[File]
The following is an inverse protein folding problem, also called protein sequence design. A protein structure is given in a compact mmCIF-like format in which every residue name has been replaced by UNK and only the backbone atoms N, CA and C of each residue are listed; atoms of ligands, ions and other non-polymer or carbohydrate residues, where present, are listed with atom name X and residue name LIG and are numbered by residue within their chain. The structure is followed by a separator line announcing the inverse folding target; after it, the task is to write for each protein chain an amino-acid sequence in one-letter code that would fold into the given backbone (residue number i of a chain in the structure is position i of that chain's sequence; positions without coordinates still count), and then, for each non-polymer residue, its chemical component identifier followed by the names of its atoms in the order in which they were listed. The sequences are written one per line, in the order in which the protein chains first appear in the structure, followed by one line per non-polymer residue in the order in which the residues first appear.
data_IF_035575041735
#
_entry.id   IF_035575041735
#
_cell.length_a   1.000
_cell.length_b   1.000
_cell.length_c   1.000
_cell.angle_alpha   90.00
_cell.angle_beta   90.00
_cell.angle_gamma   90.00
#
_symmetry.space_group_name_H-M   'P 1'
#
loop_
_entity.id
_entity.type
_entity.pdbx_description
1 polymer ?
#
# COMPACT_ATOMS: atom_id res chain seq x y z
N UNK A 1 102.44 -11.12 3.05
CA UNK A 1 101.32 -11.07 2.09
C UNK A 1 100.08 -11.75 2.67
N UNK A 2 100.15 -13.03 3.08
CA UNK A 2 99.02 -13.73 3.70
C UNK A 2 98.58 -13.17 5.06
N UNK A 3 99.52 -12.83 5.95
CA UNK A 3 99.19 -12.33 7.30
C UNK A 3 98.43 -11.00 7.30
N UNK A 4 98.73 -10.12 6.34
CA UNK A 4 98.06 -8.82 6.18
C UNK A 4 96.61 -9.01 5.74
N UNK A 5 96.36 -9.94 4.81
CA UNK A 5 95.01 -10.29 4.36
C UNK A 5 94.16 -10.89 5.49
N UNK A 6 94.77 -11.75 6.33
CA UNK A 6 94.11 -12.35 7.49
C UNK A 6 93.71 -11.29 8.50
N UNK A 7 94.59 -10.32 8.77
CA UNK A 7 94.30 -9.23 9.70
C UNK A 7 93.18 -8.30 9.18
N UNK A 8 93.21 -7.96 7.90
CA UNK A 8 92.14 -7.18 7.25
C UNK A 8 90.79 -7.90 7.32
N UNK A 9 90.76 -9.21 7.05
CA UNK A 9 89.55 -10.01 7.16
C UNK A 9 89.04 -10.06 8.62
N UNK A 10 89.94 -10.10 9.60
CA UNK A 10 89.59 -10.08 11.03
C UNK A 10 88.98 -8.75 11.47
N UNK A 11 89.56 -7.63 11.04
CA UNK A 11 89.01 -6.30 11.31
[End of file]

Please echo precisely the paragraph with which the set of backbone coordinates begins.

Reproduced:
The following is an inverse protein folding problem, also called protein sequence design. A protein structure is given in a compact mmCIF-like format in which every residue name has been replaced by UNK and only the backbone atoms N, CA and C of each residue are listed; atoms of ligands, ions and other non-polymer or carbohydrate residues, where present, are listed with atom name X and residue name LIG and are numbered by residue within their chain. The structure is followed by a separator line announcing the inverse folding target; after it, the task is to write for each protein chain an amino-acid sequence in one-letter code that would fold into the given backbone (residue number i of a chain in the structure is position i of that chain's sequence; positions without coordinates still count), and then, for each non-polymer residue, its chemical component identifier followed by the names of its atoms in the order in which they were listed. The sequences are written one per line, in the order in which the protein chains first appear in the structure, followed by one line per non-polymer residue in the order in which the residues first appear.